When Miguel Almiron joined the newly-formed Atlanta United in 2016 following a spectacular season in Argentina with Primera Division champions Lanus, many in South America were left astonished by his decision to leave for Major League Soccer.
After decades of teams selling their hottest prospects to clubs in Europe’s top five leagues, a move involving one of the continent’s most prodigious young talents to a newly-formed American outfit represented an almighty shift from the norm.
Signed for a fee of £6.75m, Almiron adapted to his new surroundings immediately, scoring a total of nine goals whilst also providing eight assists as Atlanta progressed to the MLS Cup Playoffs in their inaugural season.
Although the Five Stripes would eventually be defeated by Columbus Crew in the knockout stages of the competition, former Barcelona manager Gerard Martino had created the foundations needed to challenge for the title in 2018.
Alongside Almiron and striker Josef Martinez, the signing of talented teenager Ezequiel Barco from Independiente allowed the Georgia-based club to field a fearsome attacking trio which set the league alight last year, contributing significantly towards a remarkable total of 70 goals in the Eastern Conference before helping their side advance to the MLS Cup final in December.
In front of 73,019 supporters at the Mercedes-Benz Stadium, Atlanta completed their meteoric rise to the top of the American game by defeating Portland Timbers 2-0 as goals from Martinez and Franco Escobar sealed a historic triumph.
The Opportunity to Become a Hero
Following a superb 2018 campaign that saw him be directly involved in 25 goals for the Five Stripes, Almiron attracted the interest of Newcastle United, who had been monitoring the progress of his career for over a year before finally making their move in the January transfer window.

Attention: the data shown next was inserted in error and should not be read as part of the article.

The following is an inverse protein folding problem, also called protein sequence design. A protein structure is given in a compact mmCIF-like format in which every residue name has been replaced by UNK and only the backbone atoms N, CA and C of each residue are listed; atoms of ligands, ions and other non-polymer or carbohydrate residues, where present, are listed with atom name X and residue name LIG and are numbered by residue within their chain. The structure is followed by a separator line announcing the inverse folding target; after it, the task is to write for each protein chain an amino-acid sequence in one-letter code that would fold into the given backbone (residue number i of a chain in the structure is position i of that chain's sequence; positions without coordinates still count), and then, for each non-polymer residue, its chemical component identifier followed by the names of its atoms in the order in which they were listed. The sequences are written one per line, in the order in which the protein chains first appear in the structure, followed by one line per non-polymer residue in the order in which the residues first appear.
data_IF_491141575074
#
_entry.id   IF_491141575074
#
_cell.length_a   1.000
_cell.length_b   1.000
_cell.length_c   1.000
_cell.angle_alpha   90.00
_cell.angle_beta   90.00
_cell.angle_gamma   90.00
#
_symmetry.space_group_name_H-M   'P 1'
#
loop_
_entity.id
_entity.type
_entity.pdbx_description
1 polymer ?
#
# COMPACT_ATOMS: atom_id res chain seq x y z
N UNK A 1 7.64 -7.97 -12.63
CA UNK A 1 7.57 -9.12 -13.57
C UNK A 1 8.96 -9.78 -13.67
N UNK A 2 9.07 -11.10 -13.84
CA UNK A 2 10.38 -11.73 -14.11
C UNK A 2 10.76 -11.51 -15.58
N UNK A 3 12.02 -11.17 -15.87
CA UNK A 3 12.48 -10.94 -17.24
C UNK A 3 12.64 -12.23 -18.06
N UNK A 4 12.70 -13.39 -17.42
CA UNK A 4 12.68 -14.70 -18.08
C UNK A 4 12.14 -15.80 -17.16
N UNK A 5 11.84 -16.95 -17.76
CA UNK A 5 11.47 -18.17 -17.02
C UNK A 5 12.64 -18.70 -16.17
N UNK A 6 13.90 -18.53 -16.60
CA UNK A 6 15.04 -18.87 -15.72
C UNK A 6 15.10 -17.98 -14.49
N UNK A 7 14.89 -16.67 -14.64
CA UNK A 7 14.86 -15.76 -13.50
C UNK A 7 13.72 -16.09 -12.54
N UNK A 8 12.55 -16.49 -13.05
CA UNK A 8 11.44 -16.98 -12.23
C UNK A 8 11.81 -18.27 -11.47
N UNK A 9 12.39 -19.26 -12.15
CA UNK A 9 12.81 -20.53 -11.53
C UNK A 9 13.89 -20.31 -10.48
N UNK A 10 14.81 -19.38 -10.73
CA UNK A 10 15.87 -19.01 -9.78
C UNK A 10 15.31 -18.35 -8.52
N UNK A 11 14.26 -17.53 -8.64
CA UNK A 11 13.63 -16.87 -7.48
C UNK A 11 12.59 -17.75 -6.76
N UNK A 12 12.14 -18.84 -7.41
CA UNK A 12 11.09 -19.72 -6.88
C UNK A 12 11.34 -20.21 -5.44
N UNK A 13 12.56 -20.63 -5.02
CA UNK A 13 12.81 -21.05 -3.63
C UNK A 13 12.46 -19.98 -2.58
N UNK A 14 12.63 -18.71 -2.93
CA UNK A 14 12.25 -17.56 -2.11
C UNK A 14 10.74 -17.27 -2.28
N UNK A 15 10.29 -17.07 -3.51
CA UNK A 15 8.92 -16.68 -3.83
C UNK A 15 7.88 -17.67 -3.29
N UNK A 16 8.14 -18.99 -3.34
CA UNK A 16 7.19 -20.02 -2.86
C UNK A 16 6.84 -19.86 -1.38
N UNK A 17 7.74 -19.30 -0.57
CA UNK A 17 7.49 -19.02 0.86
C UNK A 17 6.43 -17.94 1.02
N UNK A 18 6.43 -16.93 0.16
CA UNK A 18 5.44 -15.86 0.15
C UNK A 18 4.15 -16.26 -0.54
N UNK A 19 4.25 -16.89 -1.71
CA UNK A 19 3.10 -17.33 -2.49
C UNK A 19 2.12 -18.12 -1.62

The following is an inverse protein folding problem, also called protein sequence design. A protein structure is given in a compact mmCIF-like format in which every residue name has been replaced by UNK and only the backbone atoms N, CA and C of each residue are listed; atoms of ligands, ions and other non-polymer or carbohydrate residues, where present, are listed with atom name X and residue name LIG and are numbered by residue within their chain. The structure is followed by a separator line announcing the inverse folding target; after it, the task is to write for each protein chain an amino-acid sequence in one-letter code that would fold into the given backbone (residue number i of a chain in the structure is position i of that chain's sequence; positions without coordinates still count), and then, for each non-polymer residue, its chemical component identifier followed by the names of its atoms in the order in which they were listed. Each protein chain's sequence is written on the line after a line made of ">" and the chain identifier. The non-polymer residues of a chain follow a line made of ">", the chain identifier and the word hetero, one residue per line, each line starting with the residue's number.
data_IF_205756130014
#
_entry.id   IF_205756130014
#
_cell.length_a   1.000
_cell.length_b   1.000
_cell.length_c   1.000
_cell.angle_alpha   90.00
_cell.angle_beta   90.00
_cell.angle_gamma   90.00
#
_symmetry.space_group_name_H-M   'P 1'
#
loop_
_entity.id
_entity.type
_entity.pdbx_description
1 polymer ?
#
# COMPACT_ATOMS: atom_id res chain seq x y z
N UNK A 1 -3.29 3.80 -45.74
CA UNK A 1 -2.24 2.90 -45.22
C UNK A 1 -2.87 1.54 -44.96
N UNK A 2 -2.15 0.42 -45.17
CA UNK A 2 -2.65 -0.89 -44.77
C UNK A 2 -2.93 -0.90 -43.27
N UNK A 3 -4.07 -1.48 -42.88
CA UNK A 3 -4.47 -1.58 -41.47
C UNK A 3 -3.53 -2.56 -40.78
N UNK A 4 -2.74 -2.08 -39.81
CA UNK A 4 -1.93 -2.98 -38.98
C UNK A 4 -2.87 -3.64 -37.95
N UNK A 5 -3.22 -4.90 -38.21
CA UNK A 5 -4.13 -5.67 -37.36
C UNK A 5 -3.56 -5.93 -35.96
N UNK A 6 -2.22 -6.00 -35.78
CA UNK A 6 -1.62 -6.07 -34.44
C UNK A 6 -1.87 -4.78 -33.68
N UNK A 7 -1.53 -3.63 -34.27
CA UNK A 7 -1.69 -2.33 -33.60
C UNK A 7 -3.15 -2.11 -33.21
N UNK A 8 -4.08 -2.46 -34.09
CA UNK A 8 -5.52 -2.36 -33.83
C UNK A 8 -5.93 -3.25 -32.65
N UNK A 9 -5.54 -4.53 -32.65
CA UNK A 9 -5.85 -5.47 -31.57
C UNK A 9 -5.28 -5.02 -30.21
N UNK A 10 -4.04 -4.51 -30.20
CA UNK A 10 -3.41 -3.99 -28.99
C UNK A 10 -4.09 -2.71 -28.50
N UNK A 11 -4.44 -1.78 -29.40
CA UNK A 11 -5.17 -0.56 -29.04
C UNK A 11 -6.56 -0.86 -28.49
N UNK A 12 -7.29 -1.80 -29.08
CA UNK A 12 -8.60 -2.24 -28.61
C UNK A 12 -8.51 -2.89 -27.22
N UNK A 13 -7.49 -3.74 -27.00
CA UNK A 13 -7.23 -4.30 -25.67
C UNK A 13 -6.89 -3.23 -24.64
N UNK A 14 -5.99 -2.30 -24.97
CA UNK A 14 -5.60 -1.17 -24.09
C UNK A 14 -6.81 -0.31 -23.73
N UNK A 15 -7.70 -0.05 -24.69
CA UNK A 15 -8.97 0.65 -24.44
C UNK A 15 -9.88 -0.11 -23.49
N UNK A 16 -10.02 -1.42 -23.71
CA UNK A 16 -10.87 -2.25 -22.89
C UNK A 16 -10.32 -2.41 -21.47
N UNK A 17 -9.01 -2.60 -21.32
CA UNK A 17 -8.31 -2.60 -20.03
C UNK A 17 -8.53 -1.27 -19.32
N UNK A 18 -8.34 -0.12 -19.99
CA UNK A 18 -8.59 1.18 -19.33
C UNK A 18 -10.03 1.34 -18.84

By agreeing a £21m deal for the Paraguayan playmaker, the Magpies not only broke their own transfer-record but also set a new benchmark for the highest fee ever paid for an MLS player, surpassing Bayern Munich’s £9m signing of Alphonso Davies from the Vancouver Whitecaps.
The 25-year-old made his debut in a twenty-minute cameo appearance against Wolverhampton Wanderers, demonstrating an impressive turn of pace as well as an unerring level of confidence when in control of the ball during his side’s 1-1 draw at Molineux on Monday.
Newcastle, who are currently 16th in the Premier League and facing a battle for survival with Burnley, Cardiff City and Southampton, will unquestionably look to Almiron to provide the creativity needed to avoid yet another relegation to the Championship.
In what is expected to be a crucial first few months for the Paraguayan, the speed in which he can adapt to the hustle and bustle of England’s top flight may define his career at St. James’ Park.
Yet despite the typical pressures that come with being a club’s record signing, Almiron will undoubtedly benefit from the presence of manager Rafael Benitez, who has previous experience of nurturing the likes of Xabi Alonso and Fernando Torres after their arrivals from Spain whilst in charge of Liverpool.